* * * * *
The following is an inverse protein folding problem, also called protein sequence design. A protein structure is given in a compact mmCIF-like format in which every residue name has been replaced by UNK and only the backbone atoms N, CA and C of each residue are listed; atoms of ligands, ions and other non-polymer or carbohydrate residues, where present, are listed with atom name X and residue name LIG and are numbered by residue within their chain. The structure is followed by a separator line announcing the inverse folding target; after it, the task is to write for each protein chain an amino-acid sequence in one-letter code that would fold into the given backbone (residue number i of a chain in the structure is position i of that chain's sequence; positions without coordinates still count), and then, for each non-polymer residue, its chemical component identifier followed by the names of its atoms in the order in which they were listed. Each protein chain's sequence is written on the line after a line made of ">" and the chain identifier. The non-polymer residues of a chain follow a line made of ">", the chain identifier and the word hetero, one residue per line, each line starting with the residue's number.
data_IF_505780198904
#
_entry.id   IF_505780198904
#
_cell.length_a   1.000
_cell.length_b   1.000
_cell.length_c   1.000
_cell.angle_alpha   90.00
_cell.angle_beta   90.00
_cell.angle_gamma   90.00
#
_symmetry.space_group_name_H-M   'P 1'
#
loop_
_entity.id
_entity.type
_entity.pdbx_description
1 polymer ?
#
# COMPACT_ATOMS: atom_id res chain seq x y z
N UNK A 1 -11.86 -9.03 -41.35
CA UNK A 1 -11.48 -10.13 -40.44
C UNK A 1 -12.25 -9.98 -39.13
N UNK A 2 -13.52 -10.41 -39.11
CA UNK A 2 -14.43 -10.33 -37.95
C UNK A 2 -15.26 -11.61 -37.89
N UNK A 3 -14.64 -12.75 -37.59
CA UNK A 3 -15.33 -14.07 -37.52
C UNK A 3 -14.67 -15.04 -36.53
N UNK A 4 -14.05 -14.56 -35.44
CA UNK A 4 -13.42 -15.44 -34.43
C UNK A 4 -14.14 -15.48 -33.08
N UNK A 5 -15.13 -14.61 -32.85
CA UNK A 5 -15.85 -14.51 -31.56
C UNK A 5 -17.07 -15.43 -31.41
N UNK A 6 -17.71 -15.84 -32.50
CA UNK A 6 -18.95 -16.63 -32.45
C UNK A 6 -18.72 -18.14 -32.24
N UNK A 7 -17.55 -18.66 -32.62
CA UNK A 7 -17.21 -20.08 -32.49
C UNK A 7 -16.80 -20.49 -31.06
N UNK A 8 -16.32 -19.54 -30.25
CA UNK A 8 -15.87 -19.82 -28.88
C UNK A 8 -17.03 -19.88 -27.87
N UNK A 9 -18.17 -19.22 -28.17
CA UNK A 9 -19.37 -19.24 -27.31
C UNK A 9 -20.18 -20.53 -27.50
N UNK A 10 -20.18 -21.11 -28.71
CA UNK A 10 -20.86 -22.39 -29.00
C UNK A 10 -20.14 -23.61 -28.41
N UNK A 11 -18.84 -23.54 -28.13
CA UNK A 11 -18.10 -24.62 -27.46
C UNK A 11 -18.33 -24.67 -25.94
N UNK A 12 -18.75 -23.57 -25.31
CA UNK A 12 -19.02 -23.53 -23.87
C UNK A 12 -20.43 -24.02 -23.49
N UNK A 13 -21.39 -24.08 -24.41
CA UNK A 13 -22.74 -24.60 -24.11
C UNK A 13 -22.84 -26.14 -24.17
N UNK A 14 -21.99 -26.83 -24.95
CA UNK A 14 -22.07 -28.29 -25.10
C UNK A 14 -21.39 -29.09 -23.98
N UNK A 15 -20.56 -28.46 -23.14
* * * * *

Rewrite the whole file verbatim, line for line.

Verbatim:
The following is an inverse protein folding problem, also called protein sequence design. A protein structure is given in a compact mmCIF-like format in which every residue name has been replaced by UNK and only the backbone atoms N, CA and C of each residue are listed; atoms of ligands, ions and other non-polymer or carbohydrate residues, where present, are listed with atom name X and residue name LIG and are numbered by residue within their chain. The structure is followed by a separator line announcing the inverse folding target; after it, the task is to write for each protein chain an amino-acid sequence in one-letter code that would fold into the given backbone (residue number i of a chain in the structure is position i of that chain's sequence; positions without coordinates still count), and then, for each non-polymer residue, its chemical component identifier followed by the names of its atoms in the order in which they were listed. Each protein chain's sequence is written on the line after a line made of ">" and the chain identifier. The non-polymer residues of a chain follow a line made of ">", the chain identifier and the word hetero, one residue per line, each line starting with the residue's number.
data_IF_505780198904
#
_entry.id   IF_505780198904
#
_cell.length_a   1.000
_cell.length_b   1.000
_cell.length_c   1.000
_cell.angle_alpha   90.00
_cell.angle_beta   90.00
_cell.angle_gamma   90.00
#
_symmetry.space_group_name_H-M   'P 1'
#
loop_
_entity.id
_entity.type
_entity.pdbx_description
1 polymer ?
#
# COMPACT_ATOMS: atom_id res chain seq x y z
N UNK A 1 -11.86 -9.03 -41.35
CA UNK A 1 -11.48 -10.13 -40.44
C UNK A 1 -12.25 -9.98 -39.13
N UNK A 2 -13.52 -10.41 -39.11
CA UNK A 2 -14.43 -10.33 -37.95
C UNK A 2 -15.26 -11.61 -37.89
N UNK A 3 -14.64 -12.75 -37.59
CA UNK A 3 -15.33 -14.07 -37.52
C UNK A 3 -14.67 -15.04 -36.53
N UNK A 4 -14.05 -14.56 -35.44
CA UNK A 4 -13.42 -15.44 -34.43
C UNK A 4 -14.14 -15.48 -33.08
N UNK A 5 -15.13 -14.61 -32.85
CA UNK A 5 -15.85 -14.51 -31.56
C UNK A 5 -17.07 -15.43 -31.41
N UNK A 6 -17.71 -15.84 -32.50
CA UNK A 6 -18.95 -16.63 -32.45
C UNK A 6 -18.72 -18.14 -32.24
N UNK A 7 -17.55 -18.66 -32.62
CA UNK A 7 -17.21 -20.08 -32.49
C UNK A 7 -16.80 -20.49 -31.06
N UNK A 8 -16.32 -19.54 -30.25
CA UNK A 8 -15.87 -19.82 -28.88
C UNK A 8 -17.03 -19.88 -27.87
N UNK A 9 -18.17 -19.22 -28.17
CA UNK A 9 -19.37 -19.24 -27.31
C UNK A 9 -20.18 -20.53 -27.50
N UNK A 10 -20.18 -21.11 -28.71
CA UNK A 10 -20.86 -22.39 -29.00
C UNK A 10 -20.14 -23.61 -28.41
N UNK A 11 -18.84 -23.54 -28.13
CA UNK A 11 -18.10 -24.62 -27.46
C UNK A 11 -18.33 -24.67 -25.94
N UNK A 12 -18.75 -23.57 -25.31
CA UNK A 12 -19.02 -23.53 -23.87
C UNK A 12 -20.43 -24.02 -23.49
N UNK A 13 -21.39 -24.08 -24.41
CA UNK A 13 -22.74 -24.60 -24.11
C UNK A 13 -22.84 -26.14 -24.17
N UNK A 14 -21.99 -26.83 -24.95
CA UNK A 14 -22.07 -28.29 -25.10
C UNK A 14 -21.39 -29.09 -23.98
N UNK A 15 -20.56 -28.46 -23.14